Orr v. Illinois Tool Works Inc

Filing 13

MEMORANDUM OPINION AND ORDER that the 11 MOTION to Compel is DENIED as more fully set out in order. Signed by Judge C Lynwood Smith, Jr on 1/23/2014. (AHI )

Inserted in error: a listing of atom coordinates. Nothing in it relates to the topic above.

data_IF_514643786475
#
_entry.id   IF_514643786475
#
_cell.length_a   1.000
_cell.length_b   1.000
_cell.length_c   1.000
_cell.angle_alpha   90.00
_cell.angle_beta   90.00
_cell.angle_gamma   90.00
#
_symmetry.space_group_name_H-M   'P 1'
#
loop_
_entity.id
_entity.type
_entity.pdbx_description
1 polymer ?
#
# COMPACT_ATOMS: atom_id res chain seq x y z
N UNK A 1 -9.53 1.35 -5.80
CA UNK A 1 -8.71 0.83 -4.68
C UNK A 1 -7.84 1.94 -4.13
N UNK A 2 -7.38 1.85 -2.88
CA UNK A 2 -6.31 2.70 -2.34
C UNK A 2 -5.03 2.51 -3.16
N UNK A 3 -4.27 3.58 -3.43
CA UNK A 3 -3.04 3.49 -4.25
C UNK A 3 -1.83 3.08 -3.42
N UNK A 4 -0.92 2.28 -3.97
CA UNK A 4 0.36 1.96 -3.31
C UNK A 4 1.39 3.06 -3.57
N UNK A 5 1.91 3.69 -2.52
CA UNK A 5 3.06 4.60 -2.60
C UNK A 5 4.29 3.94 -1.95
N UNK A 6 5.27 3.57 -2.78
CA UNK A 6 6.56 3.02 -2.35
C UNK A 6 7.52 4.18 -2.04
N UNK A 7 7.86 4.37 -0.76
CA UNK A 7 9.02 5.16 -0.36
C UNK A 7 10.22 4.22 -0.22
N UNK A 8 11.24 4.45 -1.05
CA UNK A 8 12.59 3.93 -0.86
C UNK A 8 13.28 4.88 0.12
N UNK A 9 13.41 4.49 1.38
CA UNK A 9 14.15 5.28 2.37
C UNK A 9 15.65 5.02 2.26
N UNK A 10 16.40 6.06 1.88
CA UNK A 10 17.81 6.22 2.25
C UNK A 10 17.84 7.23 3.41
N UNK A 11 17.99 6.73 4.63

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FILED 2014 Jan-23 AM 10:56 U.S. DISTRICT COURT N.D. OF ALABAMA UNITED STATES DISTRICT COURT NORTHERN DISTRICT OF ALABAMA NORTHEASTERN DIVISION TIMOTHY ORR, Plaintiff, vs. ILLINOIS TOOL WORKS, INC. d/b/a ITW SEXTON, Defendant. ) ) ) ) ) ) ) ) ) ) Civil Action No. 5:12-CV-4209-CLS MEMORANDUM OPINION AND ORDER This case is before the court on plaintiff’s motion to compel defendant’s responses to plaintiff’s First and Second Requests for Production of Documents and First Interrogatories.1 The motion was filed at 8:12 p.m. on January 10, 2014, the final day of the discovery period.2 The Scheduling Order entered in this case on September 10, 2013 provided that “[a]ll discovery must be commenced in time to be completed by January 10, 2014.3 Plaintiff served defendant with his discovery requests with ample time remaining during the discovery period. The First Request for Production of Documents and First Interrogatories were served on September 3, 2013,4 and the 1 Doc. no. 11. 2 See id. at 1 (time and date stamp). 3 Doc. no. 10 (Scheduling Order) ¶ 2 (alteration supplied). 4 See doc. no. 12 (Defendant’s Response to Plaintiff’s Motion to Compel), at Exhibit A Second Request for Production of Documents was served on September 20, 2013.5 Defendant responded to plaintiff’s first requests on October 18, 2013,6 and to plaintiff’s second requests on October 21, 2013.7 Plaintiff has raised no issue with the timing of defendant’s responses. Instead, plaintiff’s attorney followed those responses with an e-mail dated October 22, 2013, detailing a long list of problems he perceived with the substance of the responses, and asking defendant to provide supplemental responses within two weeks. Plaintiff’s attorney indicated that the email was his “attempt to ‘meet and confer’ preceding a Rule 37 motion.”8 Defendant’s attorney responded by e-mail on November 5, 2013, addressing plaintiff’s objections.9 Plaintiff’s attorney sent defendant’s attorney another e-mail on November 7, 2013, asking if she had any time that afternoon to talk about the discovery requests and objections.10 Defendant’s attorney responded later that same day, stating that she would be out of the office the rest of the day, but she would be (Plaintiff’s First Request for Production of Documents and First Interrogatories). 5 Id. at Exhibit C (Plaintiff’s Second Request for Production of Documents). 6 Id. at Exhibit B (Defendant’s Responses to Plaintiff’s First Request for Production of Documents and First Interrogatories). 7 Id. at Exhibit D (Defendant’s Responses to Plaintiff’s Second Request for Production of Documents). 8 Id., Exhibit E, at 2-4 (October 22, 2013 e-mail from Adam Porter to Anna Gualano). 9 Doc. no. 12 (Defendant’s Response to Plaintiff’s Motion to Compel), Exhibit E, at 5-9 (November 5, 2013 e-mail from Anna Gualano to Adam Porter). 10 Id. at Exhibit F, at 2 (November 7, 2013 e-mail from Adam Porter to Anna Gualano). 2 available to discuss the discovery responses the following day.11 Defendant represented in its response to plaintiff’s motion to compel that plaintiff’s attorney did not make any further efforts to contact or communicate with defendant’s attorney after the November 7, 2013 e-mail.12 The court concludes that plaintiff’s motion to compel should be denied because it was filed on the discovery deadline, and because plaintiff’s attorney did not adequately confer with defendant’s attorney prior to filing the motion. By waiting until after 8:00 p.m. on the date of the discovery deadline to file the motion to compel, plaintiff made it impossible for all discovery to be completed by the deadline, as required by the Scheduling Order. There is no apparent reason why plaintiff could not have filed the motion to compel on an earlier date, as plaintiff was aware of the deficiencies he perceived in defendant’s responses since at least October 21, 2013. Moreover, Federal Rule of Civil Procedure 37 requires every party filing a motion to compel discovery to “include a certification that the movant has in good faith conferred or attempted to confer with the person or party failing to make 11 Id. at 3 (November 7, 2013 e-mail from Anna Gualano to Adam Porter). 12 Doc. no. 12, at 2-3 (“Plaintiff’s counsel’s November 7, 2013 e-mail was his last correspondence with counsel for Sexton about these discovery issues until this motion was filed after the close of business on the final day of the discovery period. Plaintiff’s counsel did not contact counsel for Sexton on November 8, 2013 and has not made any effort to confer with Sexton’s counsel about the discovery requests at issue in this motion since the November 7 e-mail exchange.”) (footnote omitted). 3 disclosure or discovery in an effort to obtain it without court action.” Fed. R. Civ. P. 37(a)(1). While it cannot be denied that plaintiff’s attorney initiated attempts to confer with defendant’s attorney, he abandoned those attempts before completing them and, thus, he did not confer in good faith with defendant’s attorney. Plaintiff’s act of merely sending a single e-mail complaining of deficiencies with defendant’s discovery responses does not satisfy the meet-and-confer requirement of Rule 37(a)(1), especially when defendant had specifically indicated a desire to further discuss the issue, which plaintiff ignored. See, e.g., Velazquez–Perez v. Developers Diversified Realty Corp., 272 F.R.D. 310, 312 (D. P.R. 2011) (holding that emails and letters sent to defendant were insufficient to satisfy the meet-and-confer requirement where plaintiff never agreed to meet with defendant to resolve discovery issues); Robinson v. Napolitano, No. CIV. 08–4084, 2009 WL 1586959, at *3 (D. S.D. June 4, 2009) (finding that a letter outlining the reasons that one party believed that the opposing party’s discovery responses were insufficient did not satisfy the meet-and-confer requirement); Kemp v. Harris, 263 F.R.D. 293, 297 (D. Md. 2009) (holding that a single e-mail from defense counsel to plaintiff’s counsel was insufficient to satisfy the meet-and-confer requirement when “[d]efense counsel disregarded Plaintiffs’ counsel’s suggestion that the parties schedule a conference call to address the discovery schedule”) (alteration supplied); Hays v. Adam, 512 F. Supp. 4 2d 1330, 1334 (N.D. Ga. 2007) (holding that a single letter to opposing counsel “does not constitute a sufficient effort to resolve the issue outside of court pursuant to Rule 37(a)” and a local rule); Williams v. Board of County Commissioners of Unified Government of Wyandotte County and Kansas City, Kansas, 192 F.R.D. 698, 699 (D. Kan. 2000) (specifying that “sending unanswered correspondence to opposing counsel demanding discovery be produced by a specific deadline” does not satisfy the meet-and-confer requirement); Cotracom Commodity Trading Co. v. Seaboard Corp., 189 F.R.D. 456, 459 (D. Kan. 1999) (“[P]arties do not satisfy the conference requirements simply by requesting or demanding compliance with the requests for discovery.”) (alteration supplied). While Rule 37(a)(1) does not always mandate an in-person conference, it does require a two-way conversation, during which the discovery disputes are meaningfully discussed in an honest, good-faith attempt to resolve the disputes. Those requirements were discussed in the opinion of the District Court of Nevada in Shuffle Master, Inc. v. Progressive Games, Inc., 170 F.R.D. 166 (D.Nev. 1996), as follows: In addition to including the actual certification with a motion [requesting a court order] compelling discovery, the movant must have performed as set forth in the rule [i.e., Rule 37(a)(1)]. This means a moving party must in good faith confer or attempt to confer with the nonresponsive party regarding the discovery dispute. The first element of performance is “good faith” in conferring. “Good faith” under 37(a)(2)(B) contemplates, among other things, honesty in one’s purpose 5 to meaningfully discuss the discovery dispute, freedom from intention to defraud or abuse the discovery process, and faithfulness to one’s obligation to secure information without court action. See Black’s Law Dictionary 624 (5th ed. 1979). “Good faith” is tested by the court according to the nature of the dispute, the reasonableness of the positions held by the respective parties, and the means by which both sides conferred. Accordingly, good faith cannot be shown merely through the perfunctory parroting of statutory language on the certificate to secure court intervention; rather it mandates a genuine attempt to resolve the discovery dispute through non-judicial means. The “conferment” is the second component of performance. It requires a party to have had or attempted to have had an actual meeting or conference. Such an obligation is clear from the plain meaning of the word “confer”, which derives from the Latin roots com meaning “together” and ferre meaning “to bring.” Hence, the word literally translates as “to bring together.” The Court therefore finds that in order to bring a proper motion to compel under Rule 37(a)(2)(B), a moving party must personally engage in two-way communication with the nonresponding party to meaningfully discuss each contested discovery dispute in a genuine effort to avoid judicial intervention. See Nevada Power Co. v. Monsanto Co., 151 F.R.D. 118 (D.Nev. 1993). 170 F.R.D. at 172 (alterations and emphasis supplied). Here, plaintiff forestalled any possibility of a meaningful discussion of his objections to defendant’s discovery responses by neglecting to contact defendant for a follow-up conversation. Accordingly, plaintiff did not satisfy the meet-and-confer requirements of Rule 37(a)(1), and his motion to compel is DENIED. 6 DONE this 23rd day of January, 2014. ______________________________ United States District Judge 7